I have only heard and read good things about Ruby on Rails, but time and work constraints had never provided me with the opportunity to take a closer look at it. This changed on a recent project for creating an operations dashboard with a Ruby on Rails-based tool called Dashing. I needed to dive into Ruby on Rails to take full advantage of the solution.
Why is Ruby on a rail?
Ruby on Rails has two separate parts: the Ruby language itself and the Rails framework for quickly building web applications with Ruby. Ruby is a programming language with uses beyond web applications. It is an interpreted and object-oriented language, thus no compiler — source code files are decoded and executed when the Ruby interpreter runs. This means you can edit files and make changes on the fly, but I strongly suggest using a source control system like Git.
Ruby must be installed to utilize Rails. Ruby is available for most operating systems via the RubyInstaller.org site. After installing Ruby, you need to install the Ruby Development Kit, which is available on the download section of RubyInstaller.org.
A package manager called RubyGems is included with Ruby beginning with version 1.9 (it was a separate installation in previous versions). Self-contained Ruby programs or libraries are called gems. One such gem is Rails, so the command line can be used to install it once Ruby is set up (gem install Rails).
Another highly recommended gem is Bundler, which does the dirty work of maintaining a consistent environment for applications by tracking dependencies. A quick browse of freely available gems shows there is something for almost everything. Finally, you will need a database for backend data storage in your Ruby on Rails application; MySQL along with SQLite are popular options.
A quick and dirty application
Once the Ruby on Rails environment is set up, you can start building applications with a few commands. The rails command is used to create new Ruby on Rails-based applications.
Figure A shows the creation of a new Ruby on Rails site called Techrepublic. Figure B shows the newly created application's directory structure. The scaffolding feature of Rails can be used to quickly build frontend interfaces to backend data. Figure C shows the generate scaffold command used to create an interface for our backend data that has two columns: address and comments. Figure D shows the Rails server started for working with our locally set up development environment. Figure E displays the form generated to interact with our data. Figure F displays the results of the scaffold command displayed in Chrome.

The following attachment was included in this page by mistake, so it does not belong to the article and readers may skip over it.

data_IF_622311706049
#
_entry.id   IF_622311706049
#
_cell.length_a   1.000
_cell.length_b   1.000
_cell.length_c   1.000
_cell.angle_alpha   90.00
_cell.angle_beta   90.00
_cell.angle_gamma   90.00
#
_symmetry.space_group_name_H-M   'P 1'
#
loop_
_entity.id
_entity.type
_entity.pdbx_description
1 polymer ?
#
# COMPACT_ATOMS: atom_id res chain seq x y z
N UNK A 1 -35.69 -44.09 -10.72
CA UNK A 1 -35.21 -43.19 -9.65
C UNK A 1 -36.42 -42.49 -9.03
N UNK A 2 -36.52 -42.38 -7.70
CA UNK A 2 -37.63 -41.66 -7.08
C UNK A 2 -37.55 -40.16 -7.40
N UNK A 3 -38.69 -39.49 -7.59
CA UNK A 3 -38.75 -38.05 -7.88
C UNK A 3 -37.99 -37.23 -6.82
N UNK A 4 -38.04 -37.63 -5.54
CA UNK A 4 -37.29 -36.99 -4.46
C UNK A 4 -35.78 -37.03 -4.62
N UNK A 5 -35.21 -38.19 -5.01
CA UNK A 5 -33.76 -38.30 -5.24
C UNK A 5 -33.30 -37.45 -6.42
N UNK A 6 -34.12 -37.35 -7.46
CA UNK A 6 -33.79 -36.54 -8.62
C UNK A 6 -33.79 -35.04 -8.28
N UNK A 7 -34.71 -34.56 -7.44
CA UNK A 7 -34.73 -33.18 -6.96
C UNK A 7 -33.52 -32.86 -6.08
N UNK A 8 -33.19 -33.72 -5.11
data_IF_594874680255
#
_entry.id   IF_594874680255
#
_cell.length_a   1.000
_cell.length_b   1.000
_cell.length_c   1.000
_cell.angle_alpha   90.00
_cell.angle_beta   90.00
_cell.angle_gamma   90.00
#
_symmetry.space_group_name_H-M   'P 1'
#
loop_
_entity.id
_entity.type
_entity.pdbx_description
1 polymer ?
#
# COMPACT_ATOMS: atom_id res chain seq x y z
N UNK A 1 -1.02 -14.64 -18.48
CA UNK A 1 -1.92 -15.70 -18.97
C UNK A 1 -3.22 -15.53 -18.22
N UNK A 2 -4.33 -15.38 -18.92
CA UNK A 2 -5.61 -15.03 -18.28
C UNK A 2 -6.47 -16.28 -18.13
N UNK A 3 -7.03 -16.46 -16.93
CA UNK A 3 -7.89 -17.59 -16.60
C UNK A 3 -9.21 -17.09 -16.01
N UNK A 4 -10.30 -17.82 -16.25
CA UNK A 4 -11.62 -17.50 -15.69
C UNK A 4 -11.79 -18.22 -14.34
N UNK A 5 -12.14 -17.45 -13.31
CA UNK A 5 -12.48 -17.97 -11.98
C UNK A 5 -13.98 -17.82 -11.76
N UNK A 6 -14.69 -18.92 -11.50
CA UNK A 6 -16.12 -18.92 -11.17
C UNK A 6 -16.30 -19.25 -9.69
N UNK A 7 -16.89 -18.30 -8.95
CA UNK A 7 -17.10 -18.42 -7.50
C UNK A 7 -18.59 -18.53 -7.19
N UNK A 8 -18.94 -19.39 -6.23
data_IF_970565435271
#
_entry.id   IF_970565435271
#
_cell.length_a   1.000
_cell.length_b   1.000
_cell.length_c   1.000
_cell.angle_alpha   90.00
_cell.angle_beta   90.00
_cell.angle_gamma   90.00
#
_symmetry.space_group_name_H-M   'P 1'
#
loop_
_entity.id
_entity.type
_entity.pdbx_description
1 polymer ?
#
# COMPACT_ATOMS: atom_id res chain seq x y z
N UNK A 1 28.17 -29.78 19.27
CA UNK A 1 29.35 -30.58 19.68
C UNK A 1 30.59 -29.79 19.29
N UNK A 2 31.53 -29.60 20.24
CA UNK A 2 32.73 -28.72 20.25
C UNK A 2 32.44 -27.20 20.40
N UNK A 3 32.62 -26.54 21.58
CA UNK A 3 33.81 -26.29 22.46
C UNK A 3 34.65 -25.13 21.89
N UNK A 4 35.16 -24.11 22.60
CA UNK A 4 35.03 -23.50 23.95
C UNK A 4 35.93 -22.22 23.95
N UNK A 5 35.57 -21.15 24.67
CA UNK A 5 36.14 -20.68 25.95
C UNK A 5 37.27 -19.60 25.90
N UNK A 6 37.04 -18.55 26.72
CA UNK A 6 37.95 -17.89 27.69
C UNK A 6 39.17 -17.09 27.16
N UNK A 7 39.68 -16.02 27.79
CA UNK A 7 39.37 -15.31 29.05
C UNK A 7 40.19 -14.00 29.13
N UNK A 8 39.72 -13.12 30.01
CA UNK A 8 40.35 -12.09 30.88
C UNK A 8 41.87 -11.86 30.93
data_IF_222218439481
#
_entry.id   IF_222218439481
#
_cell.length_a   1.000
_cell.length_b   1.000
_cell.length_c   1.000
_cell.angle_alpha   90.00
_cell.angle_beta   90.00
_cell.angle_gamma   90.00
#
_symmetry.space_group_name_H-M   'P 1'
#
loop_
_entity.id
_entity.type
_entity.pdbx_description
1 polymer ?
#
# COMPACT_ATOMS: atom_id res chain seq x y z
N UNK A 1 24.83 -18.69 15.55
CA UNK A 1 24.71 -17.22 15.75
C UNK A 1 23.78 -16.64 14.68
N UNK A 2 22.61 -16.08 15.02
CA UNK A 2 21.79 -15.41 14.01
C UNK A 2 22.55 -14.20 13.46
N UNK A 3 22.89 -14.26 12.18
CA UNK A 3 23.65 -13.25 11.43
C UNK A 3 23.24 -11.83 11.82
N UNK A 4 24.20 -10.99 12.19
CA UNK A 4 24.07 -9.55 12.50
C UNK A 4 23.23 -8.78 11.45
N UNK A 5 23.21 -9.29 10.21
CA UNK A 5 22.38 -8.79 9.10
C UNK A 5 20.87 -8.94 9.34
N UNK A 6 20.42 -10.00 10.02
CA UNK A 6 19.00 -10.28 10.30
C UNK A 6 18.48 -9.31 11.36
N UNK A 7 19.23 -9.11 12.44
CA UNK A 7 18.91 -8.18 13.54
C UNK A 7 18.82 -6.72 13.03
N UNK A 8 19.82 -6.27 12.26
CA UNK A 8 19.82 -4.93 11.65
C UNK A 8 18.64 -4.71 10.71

Creating a new Ruby on Rails application at the command line.
The directory structure for the newly created application.
The generate scaffold command is used to create an interface for our backend data.
My local Rails server is started to work with the application.
The default page displayed on my local Rails server started in Figure D.
The results of the scaffold command displayed in Chrome browser.
This quick rundown of Ruby on Rails from installation to simple application by no means covers everything; fortunately, there is a lot of information about Ruby on Rails that's freely available on the web. A great site for everything Ruby on Rails related is RailsGuides — specifically, the getting started page gives you play-by-play information on getting up and running. The screencasts are a good way to learn as well, and do not discount the official documentation. There are an overwhelming number of gems available as well; check out RubyGems.org for more information.
Create great interfaces with Dashing
Dashing provides everything you need to create dynamic dashboard interfaces, including a set of premade widgets to easily present data in a graphical format (check out one of the demos). You can customize these widgets via web standards (HTML, SCSS, and CoffeeScript) and develop your own if there is nothing that meets your needs.
Dashing is installed by way of the previously discussed gem feature (gem install dashing). Once installed, a new Dashing-based application is created using Rails syntax (dashing new <project name>). The result is a directory within all necessary components (type dashing start to see the site in action). Figure G shows it started on my development machine, while Figure H displays the base sample created with the new project and opened in Chrome.
Dashing installed and started.
Sample dashboard created with Dashing.
The power of Dashing is offered by the Rails framework as well as the simple way to customize it. Each widget (i.e., one colored block or section of the screen in Figure H) is contained in an HTML DIV element with attributes for connecting to data and LI elements for layout. You'll find useful information in the example section of the Dashing site.
Only the beginning
When I first started out as a developer I remember learning new languages and technologies at breakneck speed, but these days the number of development options is overwhelming, and each language requires your full attention to stay up to date — or maybe I'm just getting old. While the learning curve for Ruby and the Rails framework is steep, the wealth of web resources about it makes it easy to get going.
The Dashing solution provides a great vehicle for building dashboards, and I plan to provide additional coverage in future articles.
Tony Patton has worn many hats over his 15+ years in the IT industry while witnessing many technologies come and go. He currently focuses on .NET and Web Development while trying to grasp the many facets of supporting such technologies in a production environment on a daily basis.